reflections THE HUMAN SIDE OF OPTOMETRY
If not for an AOA public health program, an infant girl may have lost her life.
SCOTT A. JENS, O.D., F.A.A.O. MIDDLETON, WISC.
It was a routine day in the clinic in July 2006. That is, until I retreated to my office and opened the most compelling and touching e-mail I'll probably ever receive.
Voice mail tale
Attached to the e-mail was an audio file from the American Optometric Association's (AOA) voice mail system. In it, a woman named Stacey Zellers explained that she was calling to thank the AOA for establishing the InfantSEE program, as she believed it had saved her six-month old daughter's life. She explained that a couple days prior to this phone call, Grace, her daughter, underwent enucleation of the left eye.
InfantSEE, now in its fourth year, was conceptualized by the late W. David Sullins, O.D. Dr. Sullins, a former AOA president, urged optometry to take the lead in protecting the visual welfare of America's children by performing one comprehensive and vision assessment on infants between the ages of six and 12 months at no cost to the family or their health insurance. I had the privilege of receiving Ms. Zeller's message because I was part of the team of O.D. volunteers who helped the AOA launch InfantSEE as its flagship public health program.
Grace Zellers, now age three
A lurking mass
In hopes of hearing Ms. Zellers' remarkable story in its entirety, through my welled-up tears I directed my shaking fingers to my phone to dial her number. She explained that while pregnant, she saw a TV segment about InfantSEE, and when Grace arrived, visited the program's Web site (www.infantsee.com) to find a participating optometrist — one of more than seven thousand.
Ms. Zellers said that when she and her husband presented to the optometrist with Grace, their baby daughter's eyes and vision appeared normal. The optometrist agreed with this observation until the end of the exam when dilated binocular indirect ophthalmoscopy (BIO) revealed a white posterior pole mass O.S. Although the optometrist explained that the mass could be a chorioretinal coloboma, and not cancer, Ms. Zellers said her motherly instincts told her something was gravely wrong. (As an interesting side note, Grace was this optometrist's first InfantSEE patient!)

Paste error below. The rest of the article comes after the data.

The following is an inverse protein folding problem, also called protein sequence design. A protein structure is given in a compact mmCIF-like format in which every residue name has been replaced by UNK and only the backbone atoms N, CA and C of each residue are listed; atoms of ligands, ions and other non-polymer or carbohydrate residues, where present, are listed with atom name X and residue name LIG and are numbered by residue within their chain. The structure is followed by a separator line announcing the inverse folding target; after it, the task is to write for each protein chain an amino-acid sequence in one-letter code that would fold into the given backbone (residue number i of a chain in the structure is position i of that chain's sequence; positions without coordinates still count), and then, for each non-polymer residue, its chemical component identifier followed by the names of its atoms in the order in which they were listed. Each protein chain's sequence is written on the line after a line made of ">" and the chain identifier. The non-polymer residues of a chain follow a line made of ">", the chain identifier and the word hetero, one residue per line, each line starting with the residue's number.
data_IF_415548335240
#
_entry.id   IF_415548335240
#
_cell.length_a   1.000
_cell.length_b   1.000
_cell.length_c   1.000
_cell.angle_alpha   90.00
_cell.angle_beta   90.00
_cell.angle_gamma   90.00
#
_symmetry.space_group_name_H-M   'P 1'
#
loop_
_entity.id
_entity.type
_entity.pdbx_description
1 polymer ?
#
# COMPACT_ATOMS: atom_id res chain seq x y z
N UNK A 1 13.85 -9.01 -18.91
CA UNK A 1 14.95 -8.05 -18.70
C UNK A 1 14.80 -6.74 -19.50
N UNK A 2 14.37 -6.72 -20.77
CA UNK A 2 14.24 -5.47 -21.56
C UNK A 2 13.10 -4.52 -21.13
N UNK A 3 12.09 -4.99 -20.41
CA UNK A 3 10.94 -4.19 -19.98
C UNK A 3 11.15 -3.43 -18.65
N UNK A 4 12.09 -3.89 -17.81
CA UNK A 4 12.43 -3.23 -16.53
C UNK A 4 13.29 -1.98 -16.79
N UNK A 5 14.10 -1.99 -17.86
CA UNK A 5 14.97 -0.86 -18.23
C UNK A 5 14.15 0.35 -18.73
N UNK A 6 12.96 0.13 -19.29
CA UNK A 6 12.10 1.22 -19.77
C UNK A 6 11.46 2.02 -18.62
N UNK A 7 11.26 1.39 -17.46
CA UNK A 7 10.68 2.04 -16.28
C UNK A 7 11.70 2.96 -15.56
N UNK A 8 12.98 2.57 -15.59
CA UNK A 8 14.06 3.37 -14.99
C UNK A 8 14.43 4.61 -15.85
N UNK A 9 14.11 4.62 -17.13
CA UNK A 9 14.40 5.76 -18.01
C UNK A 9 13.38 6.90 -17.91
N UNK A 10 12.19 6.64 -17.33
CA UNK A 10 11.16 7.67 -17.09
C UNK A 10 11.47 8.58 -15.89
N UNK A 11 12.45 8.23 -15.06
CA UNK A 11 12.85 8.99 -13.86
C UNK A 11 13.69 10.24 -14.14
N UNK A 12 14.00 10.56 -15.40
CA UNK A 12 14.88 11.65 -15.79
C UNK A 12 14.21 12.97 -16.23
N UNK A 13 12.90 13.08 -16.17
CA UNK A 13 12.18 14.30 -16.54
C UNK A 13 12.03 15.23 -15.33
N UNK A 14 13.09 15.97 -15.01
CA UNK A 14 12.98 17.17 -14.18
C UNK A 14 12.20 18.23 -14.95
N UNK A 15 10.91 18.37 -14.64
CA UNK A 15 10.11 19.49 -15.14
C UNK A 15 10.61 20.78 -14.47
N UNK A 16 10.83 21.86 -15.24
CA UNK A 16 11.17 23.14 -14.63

A retinoblastoma specialist to whom the optometrist had immediately referred the Zellers family said the best option for Grace was enucleation. After she removed the eye, a biopsy confirmed cancer. Because the InfantSEE optometrist had caught the cancer in its earliest stages, however, it thankfully hadn't spread throughout the infant girl's body.
Since that e-mail-prompted phone call in 2006, I've continued to keep in touch with the Zellers family. I'm thrilled to report that today Grace is a happy, healthy three-year-old, who looks great with her prosthetic left eye and pink safety glasses. Ms. Zellers is optometry's biggest fan, knowing that InfantSEE found a fatal disease in her precious daughter and that optometrists have the skills needed to assess developmental concerns, such as amblyopia.
If you participate in InfantSEE, thank you. If you don't, please consider doing so. You'll not only make a positive impact on the visual development of a baby, but also continue to show the public that optometrists are true public health advocates who do much more than spin lenses. OM
DO YOU HAVE A MEMORABLE EXPERIENCE YOU'D LIKE TO SHARE? DISCUSS YOUR STORY WITH JENNIFER KIRBY, SENIOR ASSOCIATE EDITOR OF OPTOMETRIC MANAGEMENT, AT (215) 628-6595, OR JEN.KIRBY@WOLTERSKLUWER.COM. OM OFFERS AN HONORARIUM FOR PUBLISHED SUBMISSIONS.
Optometric Management, Issue: February 2009